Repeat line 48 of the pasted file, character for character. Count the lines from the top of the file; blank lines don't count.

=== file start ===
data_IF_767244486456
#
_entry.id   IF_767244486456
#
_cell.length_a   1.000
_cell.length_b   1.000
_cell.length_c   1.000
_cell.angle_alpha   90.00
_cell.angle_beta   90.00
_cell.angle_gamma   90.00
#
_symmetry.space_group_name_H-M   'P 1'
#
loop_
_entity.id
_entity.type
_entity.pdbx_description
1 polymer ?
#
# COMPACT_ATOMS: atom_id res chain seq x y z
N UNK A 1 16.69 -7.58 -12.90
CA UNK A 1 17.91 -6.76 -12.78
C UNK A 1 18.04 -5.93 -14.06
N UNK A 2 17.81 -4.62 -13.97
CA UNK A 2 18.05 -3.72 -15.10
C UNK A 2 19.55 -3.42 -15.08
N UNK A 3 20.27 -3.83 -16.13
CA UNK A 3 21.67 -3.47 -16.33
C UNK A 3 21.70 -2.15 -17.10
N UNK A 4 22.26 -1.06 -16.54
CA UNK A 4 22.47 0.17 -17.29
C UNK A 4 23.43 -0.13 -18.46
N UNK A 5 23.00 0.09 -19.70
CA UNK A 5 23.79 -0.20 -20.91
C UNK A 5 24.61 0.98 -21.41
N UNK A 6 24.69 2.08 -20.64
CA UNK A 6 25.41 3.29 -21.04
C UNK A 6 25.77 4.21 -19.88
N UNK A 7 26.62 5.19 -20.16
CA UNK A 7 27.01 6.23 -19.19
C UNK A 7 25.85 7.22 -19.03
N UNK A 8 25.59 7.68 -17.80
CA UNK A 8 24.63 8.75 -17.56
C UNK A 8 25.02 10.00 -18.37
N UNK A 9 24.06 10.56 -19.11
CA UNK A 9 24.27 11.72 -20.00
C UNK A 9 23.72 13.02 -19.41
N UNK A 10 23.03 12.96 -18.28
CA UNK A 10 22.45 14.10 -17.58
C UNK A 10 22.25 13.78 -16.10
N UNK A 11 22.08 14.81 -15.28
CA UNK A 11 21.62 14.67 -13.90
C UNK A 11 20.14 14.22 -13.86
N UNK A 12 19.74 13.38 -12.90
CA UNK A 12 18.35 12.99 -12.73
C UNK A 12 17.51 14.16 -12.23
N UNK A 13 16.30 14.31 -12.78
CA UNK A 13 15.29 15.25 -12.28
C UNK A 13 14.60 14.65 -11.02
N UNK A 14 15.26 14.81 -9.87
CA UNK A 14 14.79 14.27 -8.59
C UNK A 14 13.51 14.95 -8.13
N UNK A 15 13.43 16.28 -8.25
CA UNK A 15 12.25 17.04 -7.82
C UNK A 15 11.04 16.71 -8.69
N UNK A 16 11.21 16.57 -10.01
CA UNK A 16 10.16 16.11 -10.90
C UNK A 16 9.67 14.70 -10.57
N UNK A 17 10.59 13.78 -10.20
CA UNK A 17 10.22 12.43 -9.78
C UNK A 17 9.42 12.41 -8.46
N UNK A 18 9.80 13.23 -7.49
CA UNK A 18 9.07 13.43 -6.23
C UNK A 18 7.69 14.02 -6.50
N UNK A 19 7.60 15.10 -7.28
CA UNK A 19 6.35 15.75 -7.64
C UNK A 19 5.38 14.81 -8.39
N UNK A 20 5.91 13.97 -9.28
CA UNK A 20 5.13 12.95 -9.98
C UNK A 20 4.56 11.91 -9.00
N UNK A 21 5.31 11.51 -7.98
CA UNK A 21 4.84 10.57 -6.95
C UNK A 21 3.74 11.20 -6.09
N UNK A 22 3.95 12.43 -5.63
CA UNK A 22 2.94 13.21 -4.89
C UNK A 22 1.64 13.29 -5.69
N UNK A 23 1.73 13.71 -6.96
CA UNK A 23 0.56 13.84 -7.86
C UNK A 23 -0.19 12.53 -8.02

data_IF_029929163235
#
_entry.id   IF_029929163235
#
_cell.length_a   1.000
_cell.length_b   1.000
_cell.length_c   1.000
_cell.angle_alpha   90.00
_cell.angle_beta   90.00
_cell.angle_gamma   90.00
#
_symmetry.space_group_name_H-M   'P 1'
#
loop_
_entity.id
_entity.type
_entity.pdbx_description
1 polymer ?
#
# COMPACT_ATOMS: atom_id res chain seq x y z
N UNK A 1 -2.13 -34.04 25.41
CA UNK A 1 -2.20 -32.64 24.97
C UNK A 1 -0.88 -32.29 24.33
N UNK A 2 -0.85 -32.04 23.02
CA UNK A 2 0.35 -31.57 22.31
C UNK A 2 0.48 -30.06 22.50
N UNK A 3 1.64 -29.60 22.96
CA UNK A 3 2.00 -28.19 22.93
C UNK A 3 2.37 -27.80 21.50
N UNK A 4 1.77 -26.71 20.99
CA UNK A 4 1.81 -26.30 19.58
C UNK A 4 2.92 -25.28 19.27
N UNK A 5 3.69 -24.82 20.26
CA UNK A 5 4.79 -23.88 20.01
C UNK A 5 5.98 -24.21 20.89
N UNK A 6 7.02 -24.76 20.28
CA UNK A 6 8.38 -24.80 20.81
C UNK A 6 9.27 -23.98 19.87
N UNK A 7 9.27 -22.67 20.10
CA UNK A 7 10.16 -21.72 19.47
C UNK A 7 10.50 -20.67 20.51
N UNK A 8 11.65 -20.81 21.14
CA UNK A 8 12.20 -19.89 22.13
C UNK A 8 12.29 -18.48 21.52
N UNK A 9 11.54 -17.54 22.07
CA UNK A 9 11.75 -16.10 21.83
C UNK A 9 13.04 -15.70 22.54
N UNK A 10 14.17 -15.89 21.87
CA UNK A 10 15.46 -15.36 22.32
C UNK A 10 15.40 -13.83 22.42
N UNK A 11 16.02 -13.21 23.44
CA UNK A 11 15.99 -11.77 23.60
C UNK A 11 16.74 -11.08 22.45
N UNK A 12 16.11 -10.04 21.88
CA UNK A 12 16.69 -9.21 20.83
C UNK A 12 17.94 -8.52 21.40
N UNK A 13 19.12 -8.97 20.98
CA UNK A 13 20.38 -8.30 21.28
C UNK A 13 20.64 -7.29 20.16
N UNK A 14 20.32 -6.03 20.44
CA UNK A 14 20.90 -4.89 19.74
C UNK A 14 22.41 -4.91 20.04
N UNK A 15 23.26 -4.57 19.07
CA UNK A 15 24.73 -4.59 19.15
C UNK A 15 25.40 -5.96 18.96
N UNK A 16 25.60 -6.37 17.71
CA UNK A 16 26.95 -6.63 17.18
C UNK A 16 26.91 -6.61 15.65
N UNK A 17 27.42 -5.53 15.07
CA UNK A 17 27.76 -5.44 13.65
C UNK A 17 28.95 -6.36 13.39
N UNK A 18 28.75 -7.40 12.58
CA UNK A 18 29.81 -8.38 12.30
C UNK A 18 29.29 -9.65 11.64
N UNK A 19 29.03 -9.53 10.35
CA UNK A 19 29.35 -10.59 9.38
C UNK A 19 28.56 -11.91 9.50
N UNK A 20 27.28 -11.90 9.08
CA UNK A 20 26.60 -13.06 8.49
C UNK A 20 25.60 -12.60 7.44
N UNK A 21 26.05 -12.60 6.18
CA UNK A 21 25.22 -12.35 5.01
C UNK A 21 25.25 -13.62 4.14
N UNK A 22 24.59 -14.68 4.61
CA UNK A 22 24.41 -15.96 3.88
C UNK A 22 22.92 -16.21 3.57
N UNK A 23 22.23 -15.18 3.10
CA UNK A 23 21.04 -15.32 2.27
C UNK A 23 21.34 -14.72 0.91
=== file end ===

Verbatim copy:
N UNK A 10 23.03 12.96 -18.28